What if I told you that I could predict the state of motion pictures in the year 2100? That seems a bit bold, doesn’t it? Prognosticators have always been popular and comparing predictions to reality has provided hours of amusement over the years.
You know a movie geek and you know that “normal” movie-related items just aren’t going to do the trick. Never fear, I’m here with a curated selection of nerdy items to please the pickiest silent movie geek.
We’re back with another silent era taste test! I’m cooking my way through Photoplay Magazine’s 1929 cookbook of the stars but today, we’re taking a little ice cream detour to 1917.
Welcome back! I’m cooking my way through Photoplay’s 1929 cookbook but I sometimes take detours. Today, I’ll be sampling a variation on a popular dip credited to one of Hollywood’s most charming leading men published in a Beverly Hills cookbook.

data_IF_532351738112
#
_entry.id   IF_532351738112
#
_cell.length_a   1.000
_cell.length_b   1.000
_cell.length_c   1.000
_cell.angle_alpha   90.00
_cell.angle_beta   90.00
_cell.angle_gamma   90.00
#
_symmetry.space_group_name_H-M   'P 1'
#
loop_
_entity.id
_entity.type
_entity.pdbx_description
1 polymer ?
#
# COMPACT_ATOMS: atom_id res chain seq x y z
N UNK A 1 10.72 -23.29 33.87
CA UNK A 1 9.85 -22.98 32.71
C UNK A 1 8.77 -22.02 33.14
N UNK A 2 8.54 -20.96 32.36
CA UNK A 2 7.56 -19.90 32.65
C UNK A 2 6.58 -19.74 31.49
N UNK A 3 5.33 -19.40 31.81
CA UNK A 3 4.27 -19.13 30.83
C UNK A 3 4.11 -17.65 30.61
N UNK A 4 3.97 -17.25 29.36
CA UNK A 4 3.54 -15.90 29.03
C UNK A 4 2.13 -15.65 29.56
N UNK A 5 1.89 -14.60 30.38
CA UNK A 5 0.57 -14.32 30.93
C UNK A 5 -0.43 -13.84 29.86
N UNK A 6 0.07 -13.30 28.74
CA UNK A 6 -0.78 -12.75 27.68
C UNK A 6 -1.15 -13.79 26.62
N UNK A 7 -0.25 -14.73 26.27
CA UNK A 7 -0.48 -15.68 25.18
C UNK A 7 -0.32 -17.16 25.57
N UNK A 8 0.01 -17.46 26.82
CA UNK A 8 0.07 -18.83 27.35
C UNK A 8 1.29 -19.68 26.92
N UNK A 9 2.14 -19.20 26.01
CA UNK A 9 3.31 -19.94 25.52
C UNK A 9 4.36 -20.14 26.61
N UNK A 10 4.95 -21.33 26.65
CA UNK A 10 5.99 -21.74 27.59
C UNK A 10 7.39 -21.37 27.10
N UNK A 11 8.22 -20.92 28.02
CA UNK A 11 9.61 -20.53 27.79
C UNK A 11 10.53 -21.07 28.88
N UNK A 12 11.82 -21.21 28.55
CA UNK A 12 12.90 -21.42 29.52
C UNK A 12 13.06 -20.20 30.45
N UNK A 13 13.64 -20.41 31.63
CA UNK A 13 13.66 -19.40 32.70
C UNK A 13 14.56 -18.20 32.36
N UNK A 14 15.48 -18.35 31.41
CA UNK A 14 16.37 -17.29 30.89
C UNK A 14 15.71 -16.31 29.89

Whether it’s motivated by snark or genuine curiosity, silent movie fans are often called upon to explain why they enjoy these films. I’ve discussed the whys a few times already but this time we’re going to dig a little deeper into the pleasures that silent films offer.
Welcome back! I’m cooking my way through the 1929 Photoplay Cookbook but sometimes I take detours. This time, I’m using a recipe from a 1930s booklet for a jellied fruit salad. The star is a delightful supporting player from the silents and talkies.
One of the great pleasures of silent cinema is that there are always hidden corners to explore, new flavors to discover. About a year ago, I realized how many silent movies were made in Latin America and how little English-speaking fans know about them, myself included.
I’m cooking my way through the 1929 Photoplay Cookbook and I’m inviting you to tag along. This time, we’ll be testing out a fruit salad from one of the silent era’s pricklier leading ladies.